Meeting Nicole Kidman up close, I realised that she looks like a beautiful doll.
I have never met any woman as tall as her. I thought all the women from my slum would be so small in front of her. But her skin, lips and hands, they were all perfect. I thought if I touched her, she might get dirty. [More troubling stuff here]
What sounds like a heart-warming story of a girl meeting a world-famous starlet and wishing to be as beautiful as her (white, blonde, and very thin), is the stuff of fairy tales. But the meeting between Australian Hollywood actress Nicole Kidman and the child star of Slumdog Millionaire, Rubina Ali, recalls to our postcolonialist mind the history of imperialist worship and testament to a racist standard of beauty that sees women of the subcontinent subject to the alluring promises of skin whitening creams. What’s even sadder is that at a young and impressionable age, Rubina Ali has already formed the view that her skin, her race, her caste, are dirty and contaminating.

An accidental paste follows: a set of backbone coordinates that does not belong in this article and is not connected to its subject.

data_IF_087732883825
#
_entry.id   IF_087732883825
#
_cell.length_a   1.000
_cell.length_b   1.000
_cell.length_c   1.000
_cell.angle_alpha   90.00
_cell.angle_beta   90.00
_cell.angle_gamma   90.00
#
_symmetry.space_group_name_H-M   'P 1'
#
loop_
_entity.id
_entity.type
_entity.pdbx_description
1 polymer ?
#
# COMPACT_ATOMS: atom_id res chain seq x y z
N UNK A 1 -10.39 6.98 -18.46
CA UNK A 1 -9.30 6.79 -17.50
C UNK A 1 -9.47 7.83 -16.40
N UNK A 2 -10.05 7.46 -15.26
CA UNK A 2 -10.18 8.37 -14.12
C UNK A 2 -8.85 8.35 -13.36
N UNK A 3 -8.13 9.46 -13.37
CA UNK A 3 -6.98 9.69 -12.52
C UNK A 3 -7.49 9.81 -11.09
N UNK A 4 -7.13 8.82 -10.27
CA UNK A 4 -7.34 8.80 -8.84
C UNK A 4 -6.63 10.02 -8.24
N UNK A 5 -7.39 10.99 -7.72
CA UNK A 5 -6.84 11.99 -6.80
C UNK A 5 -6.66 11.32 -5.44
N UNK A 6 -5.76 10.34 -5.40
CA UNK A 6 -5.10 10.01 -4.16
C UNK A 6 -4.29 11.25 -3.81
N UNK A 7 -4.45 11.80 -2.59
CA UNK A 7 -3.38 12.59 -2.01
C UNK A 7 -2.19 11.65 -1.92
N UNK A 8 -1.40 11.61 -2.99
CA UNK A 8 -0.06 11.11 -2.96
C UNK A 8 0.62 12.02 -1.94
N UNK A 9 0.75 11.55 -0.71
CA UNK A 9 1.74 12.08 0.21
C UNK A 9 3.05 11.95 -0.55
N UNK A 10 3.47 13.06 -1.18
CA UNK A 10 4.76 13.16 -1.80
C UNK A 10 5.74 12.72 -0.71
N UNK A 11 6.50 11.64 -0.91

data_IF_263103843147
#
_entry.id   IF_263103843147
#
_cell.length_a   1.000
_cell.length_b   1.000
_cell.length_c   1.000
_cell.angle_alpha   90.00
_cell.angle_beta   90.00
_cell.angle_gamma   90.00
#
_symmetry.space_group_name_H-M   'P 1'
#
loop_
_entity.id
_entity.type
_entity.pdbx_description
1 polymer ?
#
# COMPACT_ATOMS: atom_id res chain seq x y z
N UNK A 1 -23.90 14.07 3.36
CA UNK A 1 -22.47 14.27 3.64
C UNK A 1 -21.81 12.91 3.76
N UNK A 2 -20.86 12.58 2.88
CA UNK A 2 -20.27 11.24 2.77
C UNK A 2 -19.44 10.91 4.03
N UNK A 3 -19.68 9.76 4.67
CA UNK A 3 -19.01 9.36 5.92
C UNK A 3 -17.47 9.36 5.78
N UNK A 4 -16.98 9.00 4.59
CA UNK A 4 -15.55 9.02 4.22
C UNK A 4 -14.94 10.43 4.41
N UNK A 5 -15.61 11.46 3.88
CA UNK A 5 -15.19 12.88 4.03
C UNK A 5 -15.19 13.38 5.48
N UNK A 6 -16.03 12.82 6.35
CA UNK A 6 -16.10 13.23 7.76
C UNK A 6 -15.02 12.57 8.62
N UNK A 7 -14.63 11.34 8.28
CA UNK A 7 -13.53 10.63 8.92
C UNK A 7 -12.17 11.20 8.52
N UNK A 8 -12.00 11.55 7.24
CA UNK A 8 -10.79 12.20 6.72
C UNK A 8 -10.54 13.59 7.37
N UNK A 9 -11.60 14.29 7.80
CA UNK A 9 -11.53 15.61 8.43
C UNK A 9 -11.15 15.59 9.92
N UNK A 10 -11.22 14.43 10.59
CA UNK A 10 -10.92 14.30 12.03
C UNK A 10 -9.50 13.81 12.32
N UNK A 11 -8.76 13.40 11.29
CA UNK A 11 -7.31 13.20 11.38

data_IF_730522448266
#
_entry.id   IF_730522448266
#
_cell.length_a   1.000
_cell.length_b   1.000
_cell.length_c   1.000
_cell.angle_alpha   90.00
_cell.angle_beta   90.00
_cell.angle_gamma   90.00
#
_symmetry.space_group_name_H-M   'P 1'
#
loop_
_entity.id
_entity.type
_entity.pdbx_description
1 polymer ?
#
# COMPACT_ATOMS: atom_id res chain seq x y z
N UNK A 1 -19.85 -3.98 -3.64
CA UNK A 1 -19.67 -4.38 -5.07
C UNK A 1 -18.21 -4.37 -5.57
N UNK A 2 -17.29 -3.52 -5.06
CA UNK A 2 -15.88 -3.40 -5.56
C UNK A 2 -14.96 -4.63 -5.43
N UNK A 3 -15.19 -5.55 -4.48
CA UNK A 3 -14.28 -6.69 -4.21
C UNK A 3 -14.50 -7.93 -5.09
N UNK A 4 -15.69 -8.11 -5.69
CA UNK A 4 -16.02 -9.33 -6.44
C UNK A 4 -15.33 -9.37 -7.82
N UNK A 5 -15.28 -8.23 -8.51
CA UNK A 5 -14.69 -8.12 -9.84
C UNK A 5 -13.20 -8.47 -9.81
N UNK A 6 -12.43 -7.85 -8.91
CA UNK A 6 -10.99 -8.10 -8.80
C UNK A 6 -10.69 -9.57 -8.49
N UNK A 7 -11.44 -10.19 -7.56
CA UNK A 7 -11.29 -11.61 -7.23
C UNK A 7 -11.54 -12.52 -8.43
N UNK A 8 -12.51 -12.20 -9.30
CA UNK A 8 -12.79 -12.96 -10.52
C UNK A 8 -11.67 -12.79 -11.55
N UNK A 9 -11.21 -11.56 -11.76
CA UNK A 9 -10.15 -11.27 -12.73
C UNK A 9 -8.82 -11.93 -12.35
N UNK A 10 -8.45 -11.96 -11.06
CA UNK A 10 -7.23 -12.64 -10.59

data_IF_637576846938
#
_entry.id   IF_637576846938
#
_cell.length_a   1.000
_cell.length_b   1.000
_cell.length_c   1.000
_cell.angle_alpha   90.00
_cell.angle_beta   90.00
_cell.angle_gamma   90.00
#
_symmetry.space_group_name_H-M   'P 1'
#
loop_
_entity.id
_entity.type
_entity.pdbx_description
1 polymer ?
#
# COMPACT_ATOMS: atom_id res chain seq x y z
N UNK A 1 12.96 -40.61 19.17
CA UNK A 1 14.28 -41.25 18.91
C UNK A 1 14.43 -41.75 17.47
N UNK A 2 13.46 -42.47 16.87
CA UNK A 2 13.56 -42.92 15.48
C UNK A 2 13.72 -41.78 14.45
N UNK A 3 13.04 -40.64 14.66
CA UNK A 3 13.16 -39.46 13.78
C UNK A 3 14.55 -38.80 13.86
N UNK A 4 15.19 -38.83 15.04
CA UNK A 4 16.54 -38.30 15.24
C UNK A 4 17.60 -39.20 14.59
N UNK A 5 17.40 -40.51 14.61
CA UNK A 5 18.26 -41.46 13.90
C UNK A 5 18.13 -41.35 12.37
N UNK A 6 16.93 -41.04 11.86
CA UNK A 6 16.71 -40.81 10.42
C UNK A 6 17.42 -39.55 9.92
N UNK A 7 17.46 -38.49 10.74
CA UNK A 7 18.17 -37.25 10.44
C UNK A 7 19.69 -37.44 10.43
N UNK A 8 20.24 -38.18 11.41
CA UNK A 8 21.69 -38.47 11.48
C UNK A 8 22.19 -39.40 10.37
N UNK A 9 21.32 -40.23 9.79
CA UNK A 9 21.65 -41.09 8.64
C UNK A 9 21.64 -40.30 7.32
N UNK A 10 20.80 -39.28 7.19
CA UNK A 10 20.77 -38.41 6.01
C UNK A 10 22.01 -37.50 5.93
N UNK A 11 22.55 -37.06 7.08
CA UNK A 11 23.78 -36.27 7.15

Update: Gareth alerted me to the new advert for Schweppes that Rubina and Kidman collaborated on. It’s just a little more than a minute long, but it’s long enough to hurt my eyes from rolling.
“What did you expect?” Orientalism, Miss Kidman.